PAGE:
Creating a free account will enable you to subscribe to our daily and weekly email newsletters, as well as customize your reading experience to show only the categories most relevant to you.
Signing up only take a few minutes, so why not give it a try and see what you've been missing out on.
Nearly all parents agree -- when their children go online, stranger danger is their biggest safety concern, followed closely by exposure to pornography, violent content and bullying, according to a collaborative study between researchers at Northwestern University and Microsoft Research.
But, a parent's level of concern for these and other online safety issues varies depending on their racial and ethnic background, researchers said.
Here are some highlights from the study, which was published in the journal Policy & Internet:
"Policies that aim to protect children online talk about parents' concerns, assuming parents are this one homogenous group," said Eszter Hargittai, co-author of the study. "When you take a close look at demographic backgrounds of parents, concerns are not uniform across population groups."
Hargittai is Delaney Family Professor in the department of communication studies at Northwestern. The other co-author of the study is danah boyd, a principal researcher at Microsoft Research and a research assistant professor at New York University.
The results of the study come from a U.S. nationally representative online survey of parents and guardians with children ages 10 to 14 in their households. More than 1,000 parents took part in the survey in the summer of 2011.
Data collected included gender, race/ethnicity, age, education, household income, region/metro area, political ideology, religiosity, and the age and gender of the children.
Parents were presented with five specific scenarios their child could encounter online. Answer options ranged from "not at all concerned" to "extremely concerned" on a five-point scale. Here's how parents ranked their level of concern with these scenarios:
Other interesting results from the study:
Socioeconomic status factors seemed to have some influence on parents' levels of concern, but they seemed less important when also taking into account race and ethnicity, the researchers said.
"Our study highlights how parental concern differs by demographic factors, notably race and ethnicity," boyd said. "This raises significant questions about policies intended to empower parents. Which parents -- and, in turn, which youth -- are being empowered by the interventions being developed?"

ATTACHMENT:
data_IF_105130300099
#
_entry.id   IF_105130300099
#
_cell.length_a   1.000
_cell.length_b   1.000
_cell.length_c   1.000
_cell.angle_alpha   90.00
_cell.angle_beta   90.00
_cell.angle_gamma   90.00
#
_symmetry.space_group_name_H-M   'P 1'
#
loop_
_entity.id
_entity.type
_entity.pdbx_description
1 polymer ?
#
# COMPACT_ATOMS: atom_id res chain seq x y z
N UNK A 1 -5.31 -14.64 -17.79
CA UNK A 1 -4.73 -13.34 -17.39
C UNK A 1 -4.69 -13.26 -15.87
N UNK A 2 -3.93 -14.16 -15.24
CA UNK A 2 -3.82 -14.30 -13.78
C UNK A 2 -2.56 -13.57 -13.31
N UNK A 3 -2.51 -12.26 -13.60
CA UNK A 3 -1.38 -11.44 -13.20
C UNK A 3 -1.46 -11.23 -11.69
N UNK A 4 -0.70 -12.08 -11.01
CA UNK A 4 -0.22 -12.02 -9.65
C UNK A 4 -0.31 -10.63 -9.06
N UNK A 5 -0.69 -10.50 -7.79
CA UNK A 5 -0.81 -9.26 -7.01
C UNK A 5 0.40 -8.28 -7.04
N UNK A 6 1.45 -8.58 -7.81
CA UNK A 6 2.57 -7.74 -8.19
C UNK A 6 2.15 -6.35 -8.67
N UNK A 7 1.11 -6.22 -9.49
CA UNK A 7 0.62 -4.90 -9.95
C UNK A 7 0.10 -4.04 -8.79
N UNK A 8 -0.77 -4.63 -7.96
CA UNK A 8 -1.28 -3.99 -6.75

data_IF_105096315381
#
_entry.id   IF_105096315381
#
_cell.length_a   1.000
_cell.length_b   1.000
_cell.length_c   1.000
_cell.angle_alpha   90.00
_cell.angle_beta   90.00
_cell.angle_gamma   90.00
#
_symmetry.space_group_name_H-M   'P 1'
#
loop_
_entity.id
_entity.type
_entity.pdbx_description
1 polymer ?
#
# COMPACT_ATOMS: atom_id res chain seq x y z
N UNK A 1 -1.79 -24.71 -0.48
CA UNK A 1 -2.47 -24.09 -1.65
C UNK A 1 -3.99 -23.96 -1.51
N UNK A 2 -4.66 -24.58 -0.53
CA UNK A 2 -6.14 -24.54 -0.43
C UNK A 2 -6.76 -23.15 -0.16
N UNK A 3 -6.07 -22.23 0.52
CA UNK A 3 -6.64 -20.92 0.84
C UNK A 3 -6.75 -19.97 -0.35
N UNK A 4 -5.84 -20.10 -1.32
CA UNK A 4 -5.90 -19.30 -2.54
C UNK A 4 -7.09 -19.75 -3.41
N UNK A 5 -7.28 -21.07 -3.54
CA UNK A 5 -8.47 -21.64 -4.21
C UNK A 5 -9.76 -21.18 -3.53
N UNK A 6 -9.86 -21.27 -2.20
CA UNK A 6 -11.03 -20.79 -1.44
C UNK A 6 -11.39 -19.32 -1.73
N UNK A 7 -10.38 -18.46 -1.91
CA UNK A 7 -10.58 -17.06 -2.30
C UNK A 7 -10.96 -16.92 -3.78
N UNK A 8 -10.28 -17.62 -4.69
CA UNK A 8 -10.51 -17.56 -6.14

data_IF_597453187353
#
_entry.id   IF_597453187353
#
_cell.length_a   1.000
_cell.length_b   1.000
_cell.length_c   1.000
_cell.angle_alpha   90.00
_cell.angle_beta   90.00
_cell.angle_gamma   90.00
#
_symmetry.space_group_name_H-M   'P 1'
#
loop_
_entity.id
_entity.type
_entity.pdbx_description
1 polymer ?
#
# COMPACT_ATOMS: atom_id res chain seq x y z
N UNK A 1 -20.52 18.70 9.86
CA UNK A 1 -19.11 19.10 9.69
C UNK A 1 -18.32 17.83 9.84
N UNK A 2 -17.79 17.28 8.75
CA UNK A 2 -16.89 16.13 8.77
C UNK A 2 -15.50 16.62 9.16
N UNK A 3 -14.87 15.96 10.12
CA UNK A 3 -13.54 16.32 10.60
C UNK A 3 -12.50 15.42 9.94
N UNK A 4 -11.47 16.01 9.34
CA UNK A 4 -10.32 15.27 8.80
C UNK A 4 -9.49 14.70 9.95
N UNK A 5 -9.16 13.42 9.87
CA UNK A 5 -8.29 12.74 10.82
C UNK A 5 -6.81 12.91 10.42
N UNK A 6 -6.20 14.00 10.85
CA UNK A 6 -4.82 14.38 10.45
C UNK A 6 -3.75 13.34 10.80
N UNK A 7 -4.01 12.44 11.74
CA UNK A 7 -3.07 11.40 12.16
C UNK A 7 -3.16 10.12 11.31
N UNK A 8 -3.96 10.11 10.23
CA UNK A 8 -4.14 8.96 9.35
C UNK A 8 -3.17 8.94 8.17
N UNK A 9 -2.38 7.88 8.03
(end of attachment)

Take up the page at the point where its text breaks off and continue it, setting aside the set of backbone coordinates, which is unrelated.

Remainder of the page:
Article adapted by Medical News Today from original press release. Click 'references' tab above for source.
Visit our Pediatrics / Children's Health category page for the latest news on this subject.
Please use one of the following formats to cite this article in your essay, paper or report:
Northwestern University. "Asian, Hispanic, black parents more concerned than whites about online safety issues." Medical News Today. MediLexicon, Intl., 25 Nov. 2013. Web.
19 Apr. 2014. <http://www.medicalnewstoday.com/releases/269252>
Northwestern University. (2013, November 25). "Asian, Hispanic, black parents more concerned than whites about online safety issues." Medical News Today. Retrieved from
Please note: If no author information is provided, the source is cited instead.
If you write about specific medications, operations, or procedures please do not name healthcare professionals by name.
For any corrections of factual information, or to contact our editorial team, please use our feedback form. Please send any medical news or health news press releases to:
Note: Any medical information published on this website is not intended as a substitute for informed medical advice and you should not take any action before consulting with a health care professional. For more information, please read our terms and conditions.
This page was printed from: http://www.medicalnewstoday.com/releases/269252.php
Visit www.medicalnewstoday.com for medical news and health news headlines posted throughout the day, every day.
© 2004-2014 All rights reserved. MNT is the registered trade mark of MediLexicon International Limited.